Lawrence JMs in the House! November 2, 2010Posted by Science Club for Girls in Junior Mentors.
Tags: after school, CELLS, children, Clubs, early experience, Education, Fun, girls, high school, Junior Mentors, Lawrence, learning, Non-Profit, Science, STEM, Volunteer
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What makes SCFG a successful program? First and foremost, the answer is our dedicated volunteers. Science club participants look up to Volunteer Mentor Scientists and Junior Mentors as role models and as friends. These women give their enthusiasm, their personality, and their unique background in science to SCFG.
This year in Lawrence, we are lucky to have a new group of volunteer Junior Mentors from local high schools. High school teachers from Andover and Lawrence were excited to learn about volunteer opportunities with SCFG, and they have recruited excellent students from AP chemistry and biology to help lead clubs.
Our new Junior Mentors have exceeded expectations all around. They have stepped up by developing strong relationships with club participants, leading hands-on activities, and bringing their own outside knowledge into the curriculum. These Junior Mentors are already growing as leaders and developing valuable communication skills that will help them in college and future careers. SCFG is excited to continue working with this awesome group of Junior Mentors, and to expand our group of girls for the spring semester!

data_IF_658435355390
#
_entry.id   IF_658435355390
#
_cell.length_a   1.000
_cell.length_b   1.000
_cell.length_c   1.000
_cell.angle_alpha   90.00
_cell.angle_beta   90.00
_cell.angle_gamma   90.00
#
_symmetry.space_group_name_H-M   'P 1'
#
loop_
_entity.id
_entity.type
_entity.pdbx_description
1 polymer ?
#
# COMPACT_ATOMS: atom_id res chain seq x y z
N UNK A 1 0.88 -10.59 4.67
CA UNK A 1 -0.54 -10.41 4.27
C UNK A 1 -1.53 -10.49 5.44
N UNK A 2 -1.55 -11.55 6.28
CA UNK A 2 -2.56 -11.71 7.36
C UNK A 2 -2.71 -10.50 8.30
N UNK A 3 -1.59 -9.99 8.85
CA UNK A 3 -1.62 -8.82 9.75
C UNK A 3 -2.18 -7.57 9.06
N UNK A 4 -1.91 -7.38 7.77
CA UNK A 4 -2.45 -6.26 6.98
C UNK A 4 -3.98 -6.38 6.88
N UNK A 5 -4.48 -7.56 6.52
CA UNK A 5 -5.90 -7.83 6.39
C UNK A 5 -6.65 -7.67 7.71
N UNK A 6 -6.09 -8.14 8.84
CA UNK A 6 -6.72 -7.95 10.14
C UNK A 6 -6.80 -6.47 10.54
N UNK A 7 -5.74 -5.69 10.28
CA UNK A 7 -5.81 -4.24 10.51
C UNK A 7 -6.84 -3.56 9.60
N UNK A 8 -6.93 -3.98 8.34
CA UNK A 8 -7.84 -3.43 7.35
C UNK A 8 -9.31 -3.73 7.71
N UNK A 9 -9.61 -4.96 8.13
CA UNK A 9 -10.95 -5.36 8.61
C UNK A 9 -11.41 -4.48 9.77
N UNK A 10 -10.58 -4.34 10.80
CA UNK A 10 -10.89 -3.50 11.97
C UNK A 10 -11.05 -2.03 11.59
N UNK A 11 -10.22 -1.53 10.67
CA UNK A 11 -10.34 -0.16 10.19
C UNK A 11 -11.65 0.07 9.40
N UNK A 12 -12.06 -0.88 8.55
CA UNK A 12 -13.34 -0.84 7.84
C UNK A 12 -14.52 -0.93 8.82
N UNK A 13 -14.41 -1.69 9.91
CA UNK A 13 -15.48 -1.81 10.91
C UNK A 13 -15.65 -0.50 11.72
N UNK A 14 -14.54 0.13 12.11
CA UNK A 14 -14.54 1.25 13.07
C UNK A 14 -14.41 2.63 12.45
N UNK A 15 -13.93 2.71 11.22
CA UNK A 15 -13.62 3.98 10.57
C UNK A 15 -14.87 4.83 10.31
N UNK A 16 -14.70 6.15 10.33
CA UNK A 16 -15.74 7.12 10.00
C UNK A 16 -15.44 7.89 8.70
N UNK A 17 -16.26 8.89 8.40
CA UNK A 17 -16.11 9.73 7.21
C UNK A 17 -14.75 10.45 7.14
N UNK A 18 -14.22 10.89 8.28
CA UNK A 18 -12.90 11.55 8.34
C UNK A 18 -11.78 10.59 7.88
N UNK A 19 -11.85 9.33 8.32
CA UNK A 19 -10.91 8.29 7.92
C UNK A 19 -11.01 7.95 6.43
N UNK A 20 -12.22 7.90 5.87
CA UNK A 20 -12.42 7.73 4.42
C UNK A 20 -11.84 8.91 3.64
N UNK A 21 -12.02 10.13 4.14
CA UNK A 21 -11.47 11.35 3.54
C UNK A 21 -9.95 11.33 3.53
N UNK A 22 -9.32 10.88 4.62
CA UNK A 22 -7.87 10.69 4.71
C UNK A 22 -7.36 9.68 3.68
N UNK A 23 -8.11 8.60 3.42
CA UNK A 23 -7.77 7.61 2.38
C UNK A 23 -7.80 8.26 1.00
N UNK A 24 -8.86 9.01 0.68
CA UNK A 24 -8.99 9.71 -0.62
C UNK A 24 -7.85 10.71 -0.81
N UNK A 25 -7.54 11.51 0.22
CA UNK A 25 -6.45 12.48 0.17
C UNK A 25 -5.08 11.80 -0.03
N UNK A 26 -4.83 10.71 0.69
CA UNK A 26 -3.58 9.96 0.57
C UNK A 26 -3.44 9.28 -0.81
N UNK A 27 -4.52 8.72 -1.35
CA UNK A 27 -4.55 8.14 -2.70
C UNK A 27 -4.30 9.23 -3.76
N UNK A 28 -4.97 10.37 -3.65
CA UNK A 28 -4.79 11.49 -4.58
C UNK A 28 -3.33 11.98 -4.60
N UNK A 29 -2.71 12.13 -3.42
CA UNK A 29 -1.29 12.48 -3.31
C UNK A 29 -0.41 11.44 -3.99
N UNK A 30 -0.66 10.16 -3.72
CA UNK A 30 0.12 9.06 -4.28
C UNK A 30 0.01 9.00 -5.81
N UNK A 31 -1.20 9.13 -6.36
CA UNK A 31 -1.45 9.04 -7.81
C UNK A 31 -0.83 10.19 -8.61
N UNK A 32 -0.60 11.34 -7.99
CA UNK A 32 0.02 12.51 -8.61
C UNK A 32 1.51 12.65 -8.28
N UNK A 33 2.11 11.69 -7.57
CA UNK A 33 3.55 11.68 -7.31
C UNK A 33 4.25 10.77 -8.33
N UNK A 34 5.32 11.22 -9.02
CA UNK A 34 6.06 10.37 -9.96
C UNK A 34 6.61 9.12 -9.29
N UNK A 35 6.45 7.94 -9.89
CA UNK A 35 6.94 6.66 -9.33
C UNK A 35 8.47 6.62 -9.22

Thank you Sarita, Kathryn, Sammie, Elissa, and Chantel
We’re one of six Afterschool Innovator Awardees! October 13, 2010Posted by Connie Chow in Events, girls in science, STEM pipeline efforts.
Tags: after school, award, Boston, Cambridge, CELLS, Childhood, children, Clubs, Free, Giving, inspiration, Junior Mentors, Lawrence, learning, MetLife, Newton, Non-Profit, Science, STEM, women in science